Inside: Bargaining for artist consents to use pre-existing sound recordings and footage in commercials

The fifth in an ongoing series on the Screen Actors Guild – American Federation of Television and Radio Artists Commercials Contract

This is the fifth in a series of six articles examining recent developments and ongoing issues related to the Screen Actors Guild – American Federation of Television and Radio Artists (SAG-AFTRA) Commercials Contract. This article will discuss Section 28 of the SAG-AFTRA Commercials Contract, which sets forth the requirement in certain instances to bargain with performers to obtain consent to use their performances in previously-produced sound recordings or footage made under the jurisdiction of the union.

When using pre-existing third-party content in advertising materials, such as a sound recording or piece of film or television footage, in addition to obtaining the necessary applicable copyright licenses, an advertiser or agency that is a signatory to the SAG-AFTRA Commercials Contract may be required to bargain with and pay union residuals to a performer whose performance is embodied in those materials. Section 28’s bargaining requirement applies to sound recordings and footage “made under the jurisdiction of the Union.” This has been recognized as meaning that the pre-existing sound recording or footage was made under the union contract applicable to the field in which the content was originally produced, e.g., the AFTRA Sound Recording Code for Sound Recordings, or the SAG-AFTRA Basic Film and Television Agreement.  

Section 28 explicitly excludes from the bargaining requirement singers in an unidentifiable group who perform on a sound recording. Thus, for example, a signatory advertiser or agency using “I’m A Believer” in a commercial would need to negotiate compensation for the vocal performances of all members of the musical group The Monkees because they are part of an identifiable group, whereas using the Elvis Presley song “Suspicious Minds” in a commercial would not necessitate bargaining with any of the unidentifiable session singers who sang back-up vocals on that track (albeit any such session singers would still be entitled to receive the minimum, applicable union re-use payments in connection with the use of the recording.)

Regarding the use of pre-existing footage, query whether footage posted online by users that is not produced under a union contract — for example, YouTube video clips — would trigger a right of bargaining under Section 28? It does appear that a condition precedent for the application of Section 28 is that the footage was originally “made under the jurisdiction of the Union.” However, SAG-AFTRA has argued in the past that a person appearing in non-union footage who otherwise meets the definition of a “principal performer” under Section 6 of the Commercials Contract is a covered performer who merits being compensated with applicable union re-use fees. SAG-AFTRA has also argued in such instances that Section 24 of the Commercials Contract (Union Standards), prohibits a signatory advertiser or agency from acquiring a commercial or a portion of a commercial as to which any principal performer is not paid applicable union re-use fees. Though there does not appear to be any arbitration decision or case law definitively on point, it may be that both of these SAG-AFTRA arguments do not hold up.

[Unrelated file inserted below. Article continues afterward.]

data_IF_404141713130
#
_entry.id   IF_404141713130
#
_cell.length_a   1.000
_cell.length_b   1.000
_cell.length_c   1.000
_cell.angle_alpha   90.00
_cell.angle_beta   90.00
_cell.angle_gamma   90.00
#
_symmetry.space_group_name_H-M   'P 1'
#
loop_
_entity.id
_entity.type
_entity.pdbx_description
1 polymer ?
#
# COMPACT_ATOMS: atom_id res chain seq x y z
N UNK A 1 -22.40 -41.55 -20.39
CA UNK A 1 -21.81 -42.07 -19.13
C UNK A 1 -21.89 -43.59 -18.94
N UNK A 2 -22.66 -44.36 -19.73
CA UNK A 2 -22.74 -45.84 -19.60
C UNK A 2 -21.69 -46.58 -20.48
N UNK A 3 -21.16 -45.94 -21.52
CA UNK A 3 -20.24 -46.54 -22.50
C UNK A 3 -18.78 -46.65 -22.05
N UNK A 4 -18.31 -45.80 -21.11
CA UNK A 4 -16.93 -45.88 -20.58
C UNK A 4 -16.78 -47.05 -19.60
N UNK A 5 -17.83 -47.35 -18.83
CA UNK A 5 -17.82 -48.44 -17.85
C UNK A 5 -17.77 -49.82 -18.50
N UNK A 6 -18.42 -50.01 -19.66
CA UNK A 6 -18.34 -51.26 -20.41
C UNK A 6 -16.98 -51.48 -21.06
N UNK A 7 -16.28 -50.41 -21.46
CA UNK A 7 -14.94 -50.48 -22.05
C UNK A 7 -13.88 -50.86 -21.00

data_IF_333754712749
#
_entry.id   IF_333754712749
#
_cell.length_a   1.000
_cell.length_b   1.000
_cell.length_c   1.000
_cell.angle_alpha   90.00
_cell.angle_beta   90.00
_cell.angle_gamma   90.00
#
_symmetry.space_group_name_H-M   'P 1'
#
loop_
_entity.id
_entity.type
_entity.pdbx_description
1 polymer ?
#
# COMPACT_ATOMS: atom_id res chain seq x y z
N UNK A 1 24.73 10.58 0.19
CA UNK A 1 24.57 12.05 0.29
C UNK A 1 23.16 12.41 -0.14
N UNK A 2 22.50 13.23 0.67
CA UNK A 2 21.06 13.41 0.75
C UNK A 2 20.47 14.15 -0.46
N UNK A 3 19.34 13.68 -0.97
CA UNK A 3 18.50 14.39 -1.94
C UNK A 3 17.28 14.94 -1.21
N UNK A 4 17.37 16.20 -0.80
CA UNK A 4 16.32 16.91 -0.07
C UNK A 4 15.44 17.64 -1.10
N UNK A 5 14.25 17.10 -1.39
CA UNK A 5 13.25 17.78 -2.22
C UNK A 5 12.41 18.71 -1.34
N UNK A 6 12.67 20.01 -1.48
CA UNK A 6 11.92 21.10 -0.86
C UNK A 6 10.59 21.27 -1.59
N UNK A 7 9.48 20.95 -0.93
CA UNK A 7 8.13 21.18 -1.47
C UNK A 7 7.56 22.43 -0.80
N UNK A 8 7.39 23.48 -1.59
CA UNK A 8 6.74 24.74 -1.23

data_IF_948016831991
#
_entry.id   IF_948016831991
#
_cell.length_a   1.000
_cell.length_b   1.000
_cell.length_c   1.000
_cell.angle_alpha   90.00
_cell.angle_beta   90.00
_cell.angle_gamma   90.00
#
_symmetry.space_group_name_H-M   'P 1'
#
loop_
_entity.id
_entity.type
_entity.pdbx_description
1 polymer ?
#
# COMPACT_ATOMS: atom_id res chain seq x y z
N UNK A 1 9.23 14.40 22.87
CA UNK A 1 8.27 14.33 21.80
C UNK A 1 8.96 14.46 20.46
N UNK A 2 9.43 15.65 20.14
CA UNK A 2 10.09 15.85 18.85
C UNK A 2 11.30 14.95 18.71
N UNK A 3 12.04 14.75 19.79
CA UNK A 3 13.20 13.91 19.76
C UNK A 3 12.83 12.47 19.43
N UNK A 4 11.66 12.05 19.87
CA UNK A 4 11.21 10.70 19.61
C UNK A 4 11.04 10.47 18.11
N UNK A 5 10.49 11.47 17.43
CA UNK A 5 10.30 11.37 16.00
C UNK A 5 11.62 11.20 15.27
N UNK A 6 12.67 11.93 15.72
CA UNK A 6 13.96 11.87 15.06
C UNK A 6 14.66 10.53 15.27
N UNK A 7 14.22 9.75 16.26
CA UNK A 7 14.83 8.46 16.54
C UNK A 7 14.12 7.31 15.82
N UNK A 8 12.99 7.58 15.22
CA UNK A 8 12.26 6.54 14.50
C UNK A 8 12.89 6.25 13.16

Arguably, the definitions set forth in Section 6 regarding when someone is considered a “principal performer” apply both in the event a signatory advertiser or agency actually hired the performer to produce the footage, or when dealing with pre-existing footage which — under Section 28 — was “made under the jurisdiction of the Union.” To argue otherwise, that Section 6 applies even when dealing with non-union produced footage, would appear to render the condition precedent language in Section 28 meaningless. As for Section 24, Union Standards, it seems a stretch to argue that licensing a piece of online content, such as a pre-existing YouTube clip, is tantamount to acquiring either a “commercial” or a “portion of a commercial.” Nonetheless, there is not, unfortunately, a uniform consensus as to the application of Section 6 or Section 28 to pre-existing non-union content. However, it is important to note that whether or not the SAG-AFTRA Commercials Contract applies in such situations, obtaining common law permission for the use of each identifiable individual depicted (or whose voice is heard ) in any such content is always necessary when featuring such performers in an identifiable manner in a commercial.

Section 28’s bargaining requirements pose the risk for claims against advertisers and agencies who might fail to negotiate properly with performers in qualifying pre-existing content, including the right of a performer to seek injunctive relief and damages “as the court may fix in such action.” While it is worth exploring whether particular pre-existing songs or footage being included in a commercial were in fact made under the jurisdiction of SAG-AFTRA, and thus in the first instance whether Section 28 applies, it is certainly important to get the analysis right to avoid claims that could potentially entail costly dispute resolution, payment of damages as a court may determine, and even the loss of the ability to utilize the commercial.

This article was written with the help of Davis & Gilbert associate Anne DiGiovanni.

Contributing Author

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Howard R. Weingrad

Howard R. Weingrad is a partner in the Advertising, Marketing & Promotions at Davis & Gilbert. Mr. Weingrad is one of the country’s leading experts...

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